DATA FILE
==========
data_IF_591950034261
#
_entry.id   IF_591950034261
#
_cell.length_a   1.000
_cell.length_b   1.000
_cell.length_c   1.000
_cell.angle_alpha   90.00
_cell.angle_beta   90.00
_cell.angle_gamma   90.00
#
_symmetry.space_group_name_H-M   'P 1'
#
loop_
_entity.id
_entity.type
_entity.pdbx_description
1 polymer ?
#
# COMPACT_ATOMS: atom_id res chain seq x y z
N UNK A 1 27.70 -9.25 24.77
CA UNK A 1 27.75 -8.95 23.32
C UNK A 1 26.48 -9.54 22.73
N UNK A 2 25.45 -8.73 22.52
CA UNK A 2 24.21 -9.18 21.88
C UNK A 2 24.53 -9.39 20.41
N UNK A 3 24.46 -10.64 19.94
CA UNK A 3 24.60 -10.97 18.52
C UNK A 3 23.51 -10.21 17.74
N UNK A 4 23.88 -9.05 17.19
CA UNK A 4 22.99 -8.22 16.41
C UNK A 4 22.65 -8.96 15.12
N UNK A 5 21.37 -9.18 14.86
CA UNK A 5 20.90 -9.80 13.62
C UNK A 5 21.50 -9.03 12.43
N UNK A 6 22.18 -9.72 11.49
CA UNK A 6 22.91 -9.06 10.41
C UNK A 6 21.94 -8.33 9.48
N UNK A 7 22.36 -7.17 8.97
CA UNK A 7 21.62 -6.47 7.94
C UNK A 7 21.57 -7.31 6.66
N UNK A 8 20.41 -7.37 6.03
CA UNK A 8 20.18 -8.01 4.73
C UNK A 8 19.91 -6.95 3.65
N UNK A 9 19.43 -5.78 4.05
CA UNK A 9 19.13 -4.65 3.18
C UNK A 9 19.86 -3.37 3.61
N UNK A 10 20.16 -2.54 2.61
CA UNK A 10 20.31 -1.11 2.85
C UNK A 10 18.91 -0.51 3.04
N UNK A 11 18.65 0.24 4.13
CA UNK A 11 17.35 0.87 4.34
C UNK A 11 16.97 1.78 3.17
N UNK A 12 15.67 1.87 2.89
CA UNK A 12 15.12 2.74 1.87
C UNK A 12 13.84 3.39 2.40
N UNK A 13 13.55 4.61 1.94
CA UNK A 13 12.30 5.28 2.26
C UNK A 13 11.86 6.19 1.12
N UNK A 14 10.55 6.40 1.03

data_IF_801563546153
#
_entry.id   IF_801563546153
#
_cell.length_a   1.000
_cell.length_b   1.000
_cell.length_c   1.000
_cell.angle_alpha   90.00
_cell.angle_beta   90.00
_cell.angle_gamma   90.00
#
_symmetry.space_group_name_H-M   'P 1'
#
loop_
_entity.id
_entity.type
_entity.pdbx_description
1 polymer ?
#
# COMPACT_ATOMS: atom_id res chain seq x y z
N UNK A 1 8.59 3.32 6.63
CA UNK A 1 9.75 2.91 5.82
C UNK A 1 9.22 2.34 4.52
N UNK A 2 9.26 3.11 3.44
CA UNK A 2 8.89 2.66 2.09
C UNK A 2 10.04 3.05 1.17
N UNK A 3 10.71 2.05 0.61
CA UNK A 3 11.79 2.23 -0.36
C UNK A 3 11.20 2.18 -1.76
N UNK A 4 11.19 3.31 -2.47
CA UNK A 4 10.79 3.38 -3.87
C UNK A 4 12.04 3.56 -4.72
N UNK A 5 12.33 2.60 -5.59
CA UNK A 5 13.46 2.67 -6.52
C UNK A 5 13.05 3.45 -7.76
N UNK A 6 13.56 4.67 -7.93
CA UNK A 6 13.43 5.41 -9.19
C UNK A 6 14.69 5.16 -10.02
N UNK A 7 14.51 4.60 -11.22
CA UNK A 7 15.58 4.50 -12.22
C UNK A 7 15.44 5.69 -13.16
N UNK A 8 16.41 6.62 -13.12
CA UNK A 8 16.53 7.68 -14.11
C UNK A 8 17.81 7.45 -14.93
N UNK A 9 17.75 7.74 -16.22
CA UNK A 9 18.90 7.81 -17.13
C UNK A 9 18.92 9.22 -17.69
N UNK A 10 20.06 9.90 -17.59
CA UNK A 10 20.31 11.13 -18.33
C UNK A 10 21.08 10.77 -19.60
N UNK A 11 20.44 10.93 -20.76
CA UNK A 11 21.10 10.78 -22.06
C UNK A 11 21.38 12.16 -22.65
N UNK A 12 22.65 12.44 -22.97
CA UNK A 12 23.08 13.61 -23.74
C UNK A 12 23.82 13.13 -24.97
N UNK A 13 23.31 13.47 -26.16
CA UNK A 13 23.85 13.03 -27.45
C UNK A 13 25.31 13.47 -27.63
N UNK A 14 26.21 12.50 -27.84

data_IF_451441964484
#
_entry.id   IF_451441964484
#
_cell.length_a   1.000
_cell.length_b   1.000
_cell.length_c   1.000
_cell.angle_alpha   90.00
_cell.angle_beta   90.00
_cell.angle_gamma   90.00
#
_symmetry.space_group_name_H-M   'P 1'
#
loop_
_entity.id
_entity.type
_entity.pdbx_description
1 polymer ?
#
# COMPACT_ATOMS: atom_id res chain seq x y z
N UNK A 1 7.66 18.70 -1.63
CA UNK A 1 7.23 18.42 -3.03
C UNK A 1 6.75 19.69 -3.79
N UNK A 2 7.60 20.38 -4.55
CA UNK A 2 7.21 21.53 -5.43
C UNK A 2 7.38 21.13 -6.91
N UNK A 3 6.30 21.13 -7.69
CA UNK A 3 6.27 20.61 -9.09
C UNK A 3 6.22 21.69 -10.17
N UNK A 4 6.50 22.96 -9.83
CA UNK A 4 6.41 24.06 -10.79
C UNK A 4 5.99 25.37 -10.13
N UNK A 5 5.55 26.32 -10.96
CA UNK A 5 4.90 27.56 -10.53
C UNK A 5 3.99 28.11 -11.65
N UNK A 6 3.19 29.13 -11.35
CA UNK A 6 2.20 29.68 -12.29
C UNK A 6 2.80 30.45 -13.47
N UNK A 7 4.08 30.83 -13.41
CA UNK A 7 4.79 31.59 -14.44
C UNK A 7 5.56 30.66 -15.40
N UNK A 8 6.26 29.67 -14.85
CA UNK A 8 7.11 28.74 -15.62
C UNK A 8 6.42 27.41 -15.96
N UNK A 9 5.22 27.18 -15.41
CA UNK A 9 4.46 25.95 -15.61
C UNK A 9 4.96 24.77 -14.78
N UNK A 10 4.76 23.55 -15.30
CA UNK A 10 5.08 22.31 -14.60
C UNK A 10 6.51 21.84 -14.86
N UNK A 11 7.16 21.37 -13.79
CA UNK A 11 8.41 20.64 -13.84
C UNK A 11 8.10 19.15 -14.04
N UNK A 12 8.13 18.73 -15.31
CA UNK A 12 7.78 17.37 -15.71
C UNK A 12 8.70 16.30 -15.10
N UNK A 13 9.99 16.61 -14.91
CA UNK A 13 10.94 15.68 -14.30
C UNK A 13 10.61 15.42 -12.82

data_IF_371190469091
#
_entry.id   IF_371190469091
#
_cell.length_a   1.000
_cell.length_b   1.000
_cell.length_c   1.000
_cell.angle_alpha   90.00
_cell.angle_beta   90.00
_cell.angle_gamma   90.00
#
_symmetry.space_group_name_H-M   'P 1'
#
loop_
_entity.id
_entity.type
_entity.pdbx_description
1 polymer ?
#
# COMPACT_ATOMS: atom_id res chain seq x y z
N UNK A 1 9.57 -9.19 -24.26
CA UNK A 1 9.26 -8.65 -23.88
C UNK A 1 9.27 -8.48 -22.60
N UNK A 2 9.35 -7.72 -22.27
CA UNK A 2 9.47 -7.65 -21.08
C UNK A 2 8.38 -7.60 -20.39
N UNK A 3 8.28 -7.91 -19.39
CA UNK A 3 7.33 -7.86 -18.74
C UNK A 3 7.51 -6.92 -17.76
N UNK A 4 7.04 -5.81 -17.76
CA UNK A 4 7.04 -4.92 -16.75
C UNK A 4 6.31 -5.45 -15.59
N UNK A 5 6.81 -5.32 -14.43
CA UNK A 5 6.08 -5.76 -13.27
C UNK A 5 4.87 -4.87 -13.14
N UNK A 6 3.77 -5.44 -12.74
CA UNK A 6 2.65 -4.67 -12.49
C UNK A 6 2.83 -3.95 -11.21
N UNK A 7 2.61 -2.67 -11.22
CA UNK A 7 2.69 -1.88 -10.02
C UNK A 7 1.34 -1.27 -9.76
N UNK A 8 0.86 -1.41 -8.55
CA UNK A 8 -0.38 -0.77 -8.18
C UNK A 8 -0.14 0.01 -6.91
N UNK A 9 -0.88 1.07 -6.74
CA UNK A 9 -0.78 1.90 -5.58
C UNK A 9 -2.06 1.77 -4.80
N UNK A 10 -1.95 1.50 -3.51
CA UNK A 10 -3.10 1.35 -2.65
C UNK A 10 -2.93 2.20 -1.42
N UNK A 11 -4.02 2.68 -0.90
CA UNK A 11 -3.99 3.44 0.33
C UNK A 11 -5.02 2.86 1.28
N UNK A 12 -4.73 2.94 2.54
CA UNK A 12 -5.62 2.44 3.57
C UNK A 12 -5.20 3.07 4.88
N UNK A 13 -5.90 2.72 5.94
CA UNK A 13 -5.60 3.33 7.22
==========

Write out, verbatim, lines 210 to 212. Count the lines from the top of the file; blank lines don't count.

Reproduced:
CA UNK A 4 7.04 -4.92 -16.75
C UNK A 4 6.31 -5.45 -15.59
N UNK A 5 6.81 -5.32 -14.43